Western and other rich countries should step up their efforts to resettle Syrian refugees, Oxfam said today after the number registered with UNHCR reached three million.
Urgent action is necessary in order to respond to a growing regional crisis caused by increasing displacement, insufficient aid and over-burdened infrastructure in neighboring countries, Oxfam added.
Approximately 5,000 refugees have been resettled in countries beyond Syria’s neighbors through the UN: that’s only 0.16% of the registered refugee population. Meanwhile the UN humanitarian appeal for the refugee response is still woefully underfunded, with less than half the money it needs. Though neighboring countries such as Jordan, Lebanon and Turkey have been very generous in helping refugees to date, their generosity is wearing thin as often poor host communities bear the brunt of Syria’s ongoing crisis.
The international community must play its part in offering refugees protection, and supporting neighboring countries to accept people fleeing the conflict in Syria.
Neighbor countries stretched
Andy Baker, head of Oxfam’s Syria crisis response, said: “As the number of refugees grows, aid is proving insufficient and neighboring countries are stretched to breaking point. It is shocking that over three years into a crisis which shows no sign of abating, under the UN refugee resettlement scheme rich countries have taken in a mere 5,000 of the 3 million registered refugees who are often struggling to survive from one day to the next.”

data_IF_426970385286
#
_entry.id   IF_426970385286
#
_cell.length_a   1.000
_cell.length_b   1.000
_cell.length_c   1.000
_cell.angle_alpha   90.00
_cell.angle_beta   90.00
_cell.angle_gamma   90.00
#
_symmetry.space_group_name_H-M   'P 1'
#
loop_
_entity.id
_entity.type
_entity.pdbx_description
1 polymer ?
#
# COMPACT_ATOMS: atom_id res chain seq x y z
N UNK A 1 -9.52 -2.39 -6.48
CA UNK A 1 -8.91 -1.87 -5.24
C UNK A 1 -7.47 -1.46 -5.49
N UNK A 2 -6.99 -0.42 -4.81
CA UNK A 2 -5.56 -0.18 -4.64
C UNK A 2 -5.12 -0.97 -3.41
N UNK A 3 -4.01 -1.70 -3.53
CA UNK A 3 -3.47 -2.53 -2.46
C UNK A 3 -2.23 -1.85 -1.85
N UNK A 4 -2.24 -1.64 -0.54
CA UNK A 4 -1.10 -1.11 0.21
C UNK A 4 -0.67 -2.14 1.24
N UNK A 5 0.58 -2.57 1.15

“The international community should step up its support and work with the UN to quickly offer a life-line to some of the most vulnerable families by giving them a new home. The refugees we work with are desperate to return to rebuild their lives in Syria, but while a political solution to the crisis remains elusive, there is sadly no way that they can.”
Facing significant funding shortfalls, humanitarian agencies have already had to cut programs and target their assistance, leaving refugees to go without. In Jordan, Oxfam has had to halt cash payments that were helping 6,500 refugees in host communities. In June 2014, the UN was forced to downscale the funding target aimed at refugees from US $4.2 to $3.74 billion due to a lack of available funds from donors.
“The fact that 3 million Syrians are now refugees is just part of the picture of human suffering. With 10.8 million more people needing help inside Syria and indiscriminate attacks on civilians claiming more lives each week, more and more families will be forced to seek sanctuary. Refugees are increasingly depleting their savings and assets: with opportunities to work in neighboring countries often limited or non-existent, people have few choices left open to them and many can’t see how they can provide for their families in the future.
"Without sustainable support for an improved humanitarian response and increased resettlement for the most vulnerable refugees, the road ahead looks incredibly bleak,” added Baker.
In Jordan, the settlement of thousands of Syrian refugees in a very water-scarce area is putting huge pressure on available water resources. Refugees who Oxfam is working with in Zaatari camp have to make do with just over 35 liters per person per day for essential drinking and cleaning – a dramatic drop from the 70-145 liters they were used to back home in Syria.
With soaring summer temperatures, the threat of health risks looms large as Oxfam and other humanitarian agencies battle to meet basic needs, while working to create a piped water network that will provide Zaatari camp residents with a more sustainable water source.
Updated 29 August 2014 (2:35 pm GMT)
Notes to editors
Oxfam is an international confederation of 17 organizations working together in more than 90 countries.